What a hall! The Houston Museum of Natural Science’s new wing has a mask of a pre-Inca lord, a re-creation of a Mayan temple, and more. Plus: An international opera star takes the stage in Fort Worth; boxer Oscar De La Hoya goes round and round in El Paso; the curtain rises on a little-seen Tennessee Williams play in Houston; and dinosaurs live again in Dallas. Edited by: Quita McMath, Erin Gromen, and Katy Vine

The Main Event


Hemisfare With ears bigger than Lyndon Johnson’s, the mask of a pre-Inca lord stares coolly across the centuries at visitors who enter the striking new John P. McGovern Hall of the Americas at the Houston Museum of Natural Science. A highlight of the seven hundred objects on display there, the sheet of hammered gold with its slanted eyes and jadelike ear ornaments was sealed in a royal tomb more than a thousand years ago. Today it shares exhibit space with a replica of a mummy in the museum’s Ancestors of the Andes Gallery, where visitors can find out how the Americas’ very own King Tuts were preserved for all time (hint: secret minerals, dry air, and freezing nights will do the trick). Opening June 12, the hall pays homage to the indigenous cultures of North, Central, and South America, and every inch of its 12,000-square-foot area is crammed with fascinating objects and interactive displays. But museumgoers will have the most fun with the walk-in structures: scaled-down re-creations of a Hopi kiva, a Mayan temple, the Aztec Templo Mayor in Mexico City, and the royal tomb mentioned above from the north coast of Peru. Texas’ renowned Wilson-Leonard archaeological site near Austin is represented in a simulated cross section of earth spiked with real bison bones and stones from a 10,000-year-old fire pit—the remains of a prehistoric barbecue, no doubt. Patricia Sharpe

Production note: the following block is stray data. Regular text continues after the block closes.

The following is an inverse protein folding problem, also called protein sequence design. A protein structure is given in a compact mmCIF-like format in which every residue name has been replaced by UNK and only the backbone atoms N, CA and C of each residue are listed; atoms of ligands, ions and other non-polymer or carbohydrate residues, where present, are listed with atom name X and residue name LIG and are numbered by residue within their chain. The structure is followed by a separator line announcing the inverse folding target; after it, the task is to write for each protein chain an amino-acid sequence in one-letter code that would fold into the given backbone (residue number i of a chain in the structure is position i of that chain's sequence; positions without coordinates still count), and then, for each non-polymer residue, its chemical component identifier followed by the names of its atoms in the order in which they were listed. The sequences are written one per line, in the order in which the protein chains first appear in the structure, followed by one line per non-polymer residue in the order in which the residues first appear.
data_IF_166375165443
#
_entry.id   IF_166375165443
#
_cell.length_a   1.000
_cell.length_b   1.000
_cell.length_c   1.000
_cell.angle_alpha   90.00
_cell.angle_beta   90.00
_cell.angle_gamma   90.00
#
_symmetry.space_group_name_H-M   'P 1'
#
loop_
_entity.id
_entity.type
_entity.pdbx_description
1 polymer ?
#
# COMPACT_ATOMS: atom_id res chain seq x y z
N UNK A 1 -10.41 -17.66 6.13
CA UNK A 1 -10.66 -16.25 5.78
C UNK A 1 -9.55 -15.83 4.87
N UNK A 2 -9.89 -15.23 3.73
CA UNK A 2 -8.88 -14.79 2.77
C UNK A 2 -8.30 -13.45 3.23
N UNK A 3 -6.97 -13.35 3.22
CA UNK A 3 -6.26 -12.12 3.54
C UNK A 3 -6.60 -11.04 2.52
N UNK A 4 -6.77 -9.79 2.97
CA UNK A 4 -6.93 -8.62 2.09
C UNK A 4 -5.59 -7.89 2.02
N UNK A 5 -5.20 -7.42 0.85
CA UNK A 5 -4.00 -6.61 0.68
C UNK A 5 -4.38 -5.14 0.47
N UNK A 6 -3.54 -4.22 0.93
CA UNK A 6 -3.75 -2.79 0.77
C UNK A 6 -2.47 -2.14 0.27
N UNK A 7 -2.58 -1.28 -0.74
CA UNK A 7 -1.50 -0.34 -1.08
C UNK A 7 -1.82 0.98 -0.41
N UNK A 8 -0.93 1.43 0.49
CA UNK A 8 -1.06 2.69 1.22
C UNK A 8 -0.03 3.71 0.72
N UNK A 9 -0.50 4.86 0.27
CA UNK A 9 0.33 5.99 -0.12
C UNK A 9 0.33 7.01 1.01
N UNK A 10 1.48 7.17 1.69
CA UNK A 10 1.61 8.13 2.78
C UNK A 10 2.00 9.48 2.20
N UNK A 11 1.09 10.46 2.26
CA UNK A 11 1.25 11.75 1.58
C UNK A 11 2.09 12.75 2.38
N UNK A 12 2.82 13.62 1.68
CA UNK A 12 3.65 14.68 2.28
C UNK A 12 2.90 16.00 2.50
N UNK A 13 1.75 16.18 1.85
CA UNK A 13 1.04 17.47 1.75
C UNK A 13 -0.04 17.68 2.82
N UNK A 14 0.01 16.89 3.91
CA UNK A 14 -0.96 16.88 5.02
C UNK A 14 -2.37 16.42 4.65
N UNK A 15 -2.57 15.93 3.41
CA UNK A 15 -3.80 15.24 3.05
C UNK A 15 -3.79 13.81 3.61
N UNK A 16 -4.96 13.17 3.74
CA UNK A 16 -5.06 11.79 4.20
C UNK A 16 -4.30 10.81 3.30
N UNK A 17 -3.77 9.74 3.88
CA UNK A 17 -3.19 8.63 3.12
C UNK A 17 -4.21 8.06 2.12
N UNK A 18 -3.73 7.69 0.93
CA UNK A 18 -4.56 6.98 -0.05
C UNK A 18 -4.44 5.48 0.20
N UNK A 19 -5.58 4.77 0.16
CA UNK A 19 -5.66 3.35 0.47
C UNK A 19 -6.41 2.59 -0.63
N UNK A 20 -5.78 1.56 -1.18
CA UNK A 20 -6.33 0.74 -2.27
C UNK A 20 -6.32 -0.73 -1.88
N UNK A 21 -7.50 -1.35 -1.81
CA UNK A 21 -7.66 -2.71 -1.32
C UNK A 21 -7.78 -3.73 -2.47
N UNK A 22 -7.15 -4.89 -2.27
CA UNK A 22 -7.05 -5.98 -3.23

Angels in Fort Worth

Hailed as “the Carmen of the decade,” Denyce Graves has triumphantly toured the opera capitals of the world over the past few years, earning extravagant praise not only for her lustrous mezzo-soprano but also for her ability to bring alive the heroine of one of the genre’s war-horses. “Whenever an opera house anywhere in the world thinks about doing a production of Carmen, Graves is at the top of the list,” brags the Washington, D.C., native’s hometown mag, The Washingtonian. But Texas has reason to take pride in Graves’ success too. As a member of Houston Grand Opera’s young artists program in 1988, she caught the ear of superstar guest artist Placido Domingo, who later invited her to join him in productions of Samson et Dalila and Carmen that helped launch her international reputation. Back in Texas this month for the Fort Worth Opera’s gala at the new Nancy Lee and Perry R. Bass Performance Hall, the 33-year-old Graves will sing arias and duets from those two operas with tenor Clifton Forbis, who got his start in the chorus of the Dallas Opera. “We’re also going to be doing a lot of new songs,” says Graves. “Jazzy, bluesy things that I’ve never performed in public before.” Among the special treats she has in store is the lovely spiritual “Angels Watching Over Me,” in honor of the Bass hall’s signature trumpeting angels. Chester Rosson  


Fighting Words